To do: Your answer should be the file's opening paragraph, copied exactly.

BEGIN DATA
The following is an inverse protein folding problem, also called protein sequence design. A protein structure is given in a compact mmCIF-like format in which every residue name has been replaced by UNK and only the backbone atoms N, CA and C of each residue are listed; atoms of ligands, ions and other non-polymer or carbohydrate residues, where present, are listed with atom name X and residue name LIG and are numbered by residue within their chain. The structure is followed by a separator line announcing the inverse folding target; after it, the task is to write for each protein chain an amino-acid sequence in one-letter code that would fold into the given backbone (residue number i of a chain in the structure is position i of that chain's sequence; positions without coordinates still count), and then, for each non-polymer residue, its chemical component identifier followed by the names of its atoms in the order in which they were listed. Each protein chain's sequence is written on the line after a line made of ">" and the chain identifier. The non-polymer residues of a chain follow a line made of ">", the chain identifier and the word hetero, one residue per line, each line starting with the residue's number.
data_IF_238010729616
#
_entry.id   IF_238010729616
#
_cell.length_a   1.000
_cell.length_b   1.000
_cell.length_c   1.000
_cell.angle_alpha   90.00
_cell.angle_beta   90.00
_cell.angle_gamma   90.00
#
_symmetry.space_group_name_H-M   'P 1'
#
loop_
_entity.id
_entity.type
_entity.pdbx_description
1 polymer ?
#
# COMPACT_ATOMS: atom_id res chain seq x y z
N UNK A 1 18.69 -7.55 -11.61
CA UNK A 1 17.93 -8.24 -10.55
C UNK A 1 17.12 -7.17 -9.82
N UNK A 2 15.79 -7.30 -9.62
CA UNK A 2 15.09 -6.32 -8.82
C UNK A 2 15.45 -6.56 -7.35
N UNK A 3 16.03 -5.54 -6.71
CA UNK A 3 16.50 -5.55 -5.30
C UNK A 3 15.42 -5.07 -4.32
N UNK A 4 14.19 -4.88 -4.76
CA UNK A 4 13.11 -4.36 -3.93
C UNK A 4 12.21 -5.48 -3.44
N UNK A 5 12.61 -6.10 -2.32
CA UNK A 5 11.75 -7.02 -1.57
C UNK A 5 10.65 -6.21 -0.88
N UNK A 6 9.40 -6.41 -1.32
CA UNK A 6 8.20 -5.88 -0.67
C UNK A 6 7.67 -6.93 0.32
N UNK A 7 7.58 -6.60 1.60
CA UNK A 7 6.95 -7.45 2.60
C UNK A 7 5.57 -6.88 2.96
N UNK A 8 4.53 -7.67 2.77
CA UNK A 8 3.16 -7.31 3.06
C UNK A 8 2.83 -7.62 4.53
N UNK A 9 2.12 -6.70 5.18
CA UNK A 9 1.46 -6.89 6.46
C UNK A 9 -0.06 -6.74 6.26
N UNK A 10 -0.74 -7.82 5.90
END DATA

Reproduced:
The following is an inverse protein folding problem, also called protein sequence design. A protein structure is given in a compact mmCIF-like format in which every residue name has been replaced by UNK and only the backbone atoms N, CA and C of each residue are listed; atoms of ligands, ions and other non-polymer or carbohydrate residues, where present, are listed with atom name X and residue name LIG and are numbered by residue within their chain. The structure is followed by a separator line announcing the inverse folding target; after it, the task is to write for each protein chain an amino-acid sequence in one-letter code that would fold into the given backbone (residue number i of a chain in the structure is position i of that chain's sequence; positions without coordinates still count), and then, for each non-polymer residue, its chemical component identifier followed by the names of its atoms in the order in which they were listed. Each protein chain's sequence is written on the line after a line made of ">" and the chain identifier. The non-polymer residues of a chain follow a line made of ">", the chain identifier and the word hetero, one residue per line, each line starting with the residue's number.